Weekend Links: Stocks, Bonds, America on Loan

The weekend just pulled into your driveway. Let’s eeease the seat back, as the man says. Here are some links to help you be as intelligent and dynamic as you can be, however chill things might get between now and Sunday. Call us whenever you want.

  • When he wasn’t curating his open-necked-shirt game, economist Thomas Piketty was writing what sounds like a mind-bending study of wealth stratification in the West since the late 1700s. You should buy Capital in the Twenty-First Century book right now, dear reader, as these two reviews (John Cassidy in the New Yorker and Paul Krugman for the NY Review of Books) advise; but don’t try to use Amazon, because it is sold out there. Harvard UP’s Belknap label is scrambling to print more. Let’s hope their scrappy operation can pull through! In the meantime, ruminate on the fact that a work of academic scholarship that is still in hardcover sold this much this fast (it was released only five weeks ago). You can also download the homie’s Technical Appendix for free if you want to wade into some Excel spreadsheets, wizard-math modeling, deep-cover historical footnotes, and other academic flora.
  • America, meet yourself. Sarah Kendzior has written a cool-eyed but harrowing narrative (“The Minimum Wage Worker Strikes Back”) on the efforts of Midwestern fast-food employees to organize for a living wage. Built almost lyrically around the accounts of individual witnesses, this ethnography of labor will remind you that economic collapses are usually also moral catastrophes. Millionaire stockholders and billionaire capital managers exist thanks to workers who, thanks to millionaires and billionaires, don’t make enough to buy a bus pass. If the United States really were an Enlightenment democracy, if the twenty-first century hadn’t become a grim rewind of the late 1800s, Kendzior wouldn’t have needed to write anything. Her work here is so bracing, I don’t mind that the title’s phrasal adjective is missing a hyphen. (Should be “Minimum-Wage,” unless it’s a very subtle pun. I know, I’m a pedant.) Read SK’s work wherever you can—Al Jazeera America publishes a lot of it—because she’s fantastic. Her Twitter feed is also lively. Oh, and she has a PhD in anthropology. Amazing how those useless degrees turn out to be useful.
  • Welfare for humans, bad! Welfare for corporations, very good! (But keep it quiet.) WalMart is on food stamps, y’all, and the company is just about the only food-stamp recipient who deserves your scorn. Add this to your purple-rage-inducing knowledge that ExxonMobil gets federal subsidies and Apple stashes money in Irish shell companies and et fucking cetera.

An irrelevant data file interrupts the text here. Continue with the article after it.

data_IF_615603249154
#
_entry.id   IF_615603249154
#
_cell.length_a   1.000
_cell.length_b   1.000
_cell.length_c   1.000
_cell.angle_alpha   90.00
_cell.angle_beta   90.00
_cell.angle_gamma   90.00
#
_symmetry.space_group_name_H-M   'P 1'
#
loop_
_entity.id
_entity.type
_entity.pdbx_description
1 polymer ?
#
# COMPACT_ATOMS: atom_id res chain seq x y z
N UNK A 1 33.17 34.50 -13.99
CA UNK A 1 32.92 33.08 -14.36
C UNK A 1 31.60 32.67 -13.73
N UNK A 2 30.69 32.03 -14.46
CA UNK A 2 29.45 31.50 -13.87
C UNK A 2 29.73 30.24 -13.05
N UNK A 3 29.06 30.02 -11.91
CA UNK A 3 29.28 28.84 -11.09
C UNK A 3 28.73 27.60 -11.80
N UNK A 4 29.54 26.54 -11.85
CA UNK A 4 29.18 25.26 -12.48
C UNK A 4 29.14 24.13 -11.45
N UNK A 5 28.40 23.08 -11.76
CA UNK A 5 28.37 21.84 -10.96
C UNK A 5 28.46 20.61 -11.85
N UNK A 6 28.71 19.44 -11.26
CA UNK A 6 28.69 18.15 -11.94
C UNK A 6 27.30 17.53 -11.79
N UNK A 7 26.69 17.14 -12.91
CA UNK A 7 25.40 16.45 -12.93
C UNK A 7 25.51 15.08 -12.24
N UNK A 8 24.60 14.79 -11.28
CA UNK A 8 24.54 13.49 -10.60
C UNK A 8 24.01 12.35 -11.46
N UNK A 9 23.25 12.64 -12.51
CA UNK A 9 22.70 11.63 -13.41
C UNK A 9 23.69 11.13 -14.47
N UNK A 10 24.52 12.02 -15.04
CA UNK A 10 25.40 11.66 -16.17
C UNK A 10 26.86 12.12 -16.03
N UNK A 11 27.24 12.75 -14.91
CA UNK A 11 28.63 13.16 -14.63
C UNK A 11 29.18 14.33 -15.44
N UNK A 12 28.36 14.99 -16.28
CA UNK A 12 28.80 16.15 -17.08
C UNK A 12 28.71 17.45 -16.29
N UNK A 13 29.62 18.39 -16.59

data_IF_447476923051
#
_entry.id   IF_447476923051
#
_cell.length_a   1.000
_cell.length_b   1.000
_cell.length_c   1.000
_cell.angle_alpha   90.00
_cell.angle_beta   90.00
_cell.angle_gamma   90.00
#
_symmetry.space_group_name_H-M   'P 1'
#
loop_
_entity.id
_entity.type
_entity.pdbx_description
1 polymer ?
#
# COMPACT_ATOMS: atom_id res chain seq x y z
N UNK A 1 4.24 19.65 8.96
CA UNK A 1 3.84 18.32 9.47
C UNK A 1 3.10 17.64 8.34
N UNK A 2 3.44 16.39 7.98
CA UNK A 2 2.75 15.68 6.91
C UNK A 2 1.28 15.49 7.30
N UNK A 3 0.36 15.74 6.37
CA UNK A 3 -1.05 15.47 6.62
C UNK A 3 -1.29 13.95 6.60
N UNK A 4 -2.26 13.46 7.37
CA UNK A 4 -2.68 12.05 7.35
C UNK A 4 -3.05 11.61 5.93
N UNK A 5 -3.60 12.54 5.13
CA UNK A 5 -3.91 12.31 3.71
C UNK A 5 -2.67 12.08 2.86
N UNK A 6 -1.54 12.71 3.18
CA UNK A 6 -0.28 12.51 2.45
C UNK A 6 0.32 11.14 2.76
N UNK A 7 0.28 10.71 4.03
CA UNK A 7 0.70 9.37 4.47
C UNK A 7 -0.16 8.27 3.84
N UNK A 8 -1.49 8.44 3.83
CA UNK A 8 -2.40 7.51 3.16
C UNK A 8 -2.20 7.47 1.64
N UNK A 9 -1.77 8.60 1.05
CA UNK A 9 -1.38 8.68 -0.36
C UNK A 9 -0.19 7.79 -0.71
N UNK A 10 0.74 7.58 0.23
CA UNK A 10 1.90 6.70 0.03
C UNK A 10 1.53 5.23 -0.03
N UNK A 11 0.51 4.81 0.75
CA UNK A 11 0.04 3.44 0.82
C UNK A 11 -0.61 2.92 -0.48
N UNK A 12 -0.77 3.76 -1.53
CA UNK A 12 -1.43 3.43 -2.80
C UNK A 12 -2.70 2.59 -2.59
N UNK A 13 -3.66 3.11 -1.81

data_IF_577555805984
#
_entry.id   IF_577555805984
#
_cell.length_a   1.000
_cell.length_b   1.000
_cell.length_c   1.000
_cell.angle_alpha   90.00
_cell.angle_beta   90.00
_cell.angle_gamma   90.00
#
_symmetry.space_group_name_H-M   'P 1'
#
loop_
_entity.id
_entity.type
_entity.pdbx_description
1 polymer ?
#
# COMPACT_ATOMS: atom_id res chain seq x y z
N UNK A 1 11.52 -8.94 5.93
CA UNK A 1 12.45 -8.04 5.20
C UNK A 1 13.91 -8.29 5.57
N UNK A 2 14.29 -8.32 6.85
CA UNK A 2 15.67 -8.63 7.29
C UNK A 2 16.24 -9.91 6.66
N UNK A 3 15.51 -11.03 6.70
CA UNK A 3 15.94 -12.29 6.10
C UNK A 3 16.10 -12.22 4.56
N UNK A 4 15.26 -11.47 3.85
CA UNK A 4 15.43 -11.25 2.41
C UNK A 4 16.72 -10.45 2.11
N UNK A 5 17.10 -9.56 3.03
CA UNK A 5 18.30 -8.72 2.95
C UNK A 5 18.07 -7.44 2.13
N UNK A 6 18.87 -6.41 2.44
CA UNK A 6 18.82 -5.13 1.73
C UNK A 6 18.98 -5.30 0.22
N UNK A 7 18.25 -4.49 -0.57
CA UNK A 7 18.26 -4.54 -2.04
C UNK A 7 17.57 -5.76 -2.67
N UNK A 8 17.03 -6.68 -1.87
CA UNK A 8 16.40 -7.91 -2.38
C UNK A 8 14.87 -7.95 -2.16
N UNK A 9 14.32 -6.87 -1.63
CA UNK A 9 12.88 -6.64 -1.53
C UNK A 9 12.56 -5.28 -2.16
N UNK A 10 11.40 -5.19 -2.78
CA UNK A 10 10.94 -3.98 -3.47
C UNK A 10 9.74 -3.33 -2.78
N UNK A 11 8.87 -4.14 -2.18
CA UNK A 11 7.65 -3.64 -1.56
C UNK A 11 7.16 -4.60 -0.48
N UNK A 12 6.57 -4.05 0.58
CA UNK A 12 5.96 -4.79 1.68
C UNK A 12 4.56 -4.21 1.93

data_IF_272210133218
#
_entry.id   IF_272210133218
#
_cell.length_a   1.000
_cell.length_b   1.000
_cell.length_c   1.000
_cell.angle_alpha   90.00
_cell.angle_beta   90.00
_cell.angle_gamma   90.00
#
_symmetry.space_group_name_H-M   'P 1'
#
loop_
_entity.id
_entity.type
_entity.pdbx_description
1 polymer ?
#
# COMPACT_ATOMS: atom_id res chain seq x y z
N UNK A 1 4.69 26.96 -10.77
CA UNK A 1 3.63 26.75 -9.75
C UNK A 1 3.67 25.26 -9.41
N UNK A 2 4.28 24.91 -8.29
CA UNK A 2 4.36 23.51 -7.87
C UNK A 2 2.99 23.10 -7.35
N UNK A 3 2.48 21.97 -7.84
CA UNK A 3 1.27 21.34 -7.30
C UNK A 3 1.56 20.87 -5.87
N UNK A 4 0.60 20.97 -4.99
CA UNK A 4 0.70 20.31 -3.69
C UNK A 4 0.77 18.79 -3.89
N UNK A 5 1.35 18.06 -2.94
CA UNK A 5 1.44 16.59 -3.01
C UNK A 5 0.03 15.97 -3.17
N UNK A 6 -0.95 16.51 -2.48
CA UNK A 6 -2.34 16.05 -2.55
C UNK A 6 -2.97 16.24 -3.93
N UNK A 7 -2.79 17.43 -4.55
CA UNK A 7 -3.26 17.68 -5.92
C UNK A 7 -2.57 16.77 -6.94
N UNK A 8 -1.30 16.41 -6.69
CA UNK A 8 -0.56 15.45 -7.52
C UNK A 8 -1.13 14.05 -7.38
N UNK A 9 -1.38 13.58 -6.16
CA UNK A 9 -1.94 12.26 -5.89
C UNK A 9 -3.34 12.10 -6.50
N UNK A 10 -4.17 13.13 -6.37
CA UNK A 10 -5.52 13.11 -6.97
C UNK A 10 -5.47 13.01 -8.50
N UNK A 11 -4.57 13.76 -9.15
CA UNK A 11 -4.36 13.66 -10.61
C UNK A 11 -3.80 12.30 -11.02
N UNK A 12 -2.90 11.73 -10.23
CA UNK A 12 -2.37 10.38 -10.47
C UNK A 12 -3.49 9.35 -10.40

• Science is finally catching up with literature: Research published last October in Science indicates that “literary” reading (basically, immersion in fictional narratives that compel aesthetic and philosophical attention while also entertaining the reader) makes you better at recognizing that other people are autonomous subjects, not merely actors in your personal movie. Humanists have been making this argument for centuries. In a recent essay titled “Why Fiction Does It Better,” Lisa Zunshine (whose scholarship draws on narrative art as well as neuroscience) updates the case. No doubt President Obama will mention this in his UC Irvine commencement address.
  • Working within the Population Dynamics Research Group at USC, Dowell Myers and Joel Pitkin have assembled a fascinating report with a deeply academic title, “The Generational Future of Los Angeles: Projections to 2030 and Comparisons to Recent Decades.” Partial preview: The city’s population is not growing quickly, far fewer immigrants are arriving anymore (contra paleocons like Pat “CULTURE WAR MEXIFORNIA” Buchanan), and we need to spend smarter on our educational infrastructure immediately. Angelenos, I promise the report is quite readable, so read it.
  • More on John Keats, language wonder, in the coming weeks; for now, here is a poom by Emily Dickinson—for my money, the purest practitioner of lyric in English not named Shakespeare. The odd punctuation, syntax, and capitalization is all hers. Snakes in a backyard!

A narrow Fellow in the Grass
Occasionally rides –
You may have met him? Did you not
His notice instant is –

The Grass divides as with a Comb –
A spotted Shaft is seen,
And then it closes at your Feet
And opens further on –

He likes a Boggy Acre –
A Floor too cool for Corn –
But when a Boy and Barefoot
I more than once at Noon

Have passed I thought a Whip Lash
Unbraiding in the Sun
When stooping to secure it
It wrinkled And was gone –

Several of Nature’s People
I know and they know me
I feel for them a transport
Of Cordiality

But never met this Fellow
Attended or alone
Without a tighter Breathing
And Zero at the Bone.

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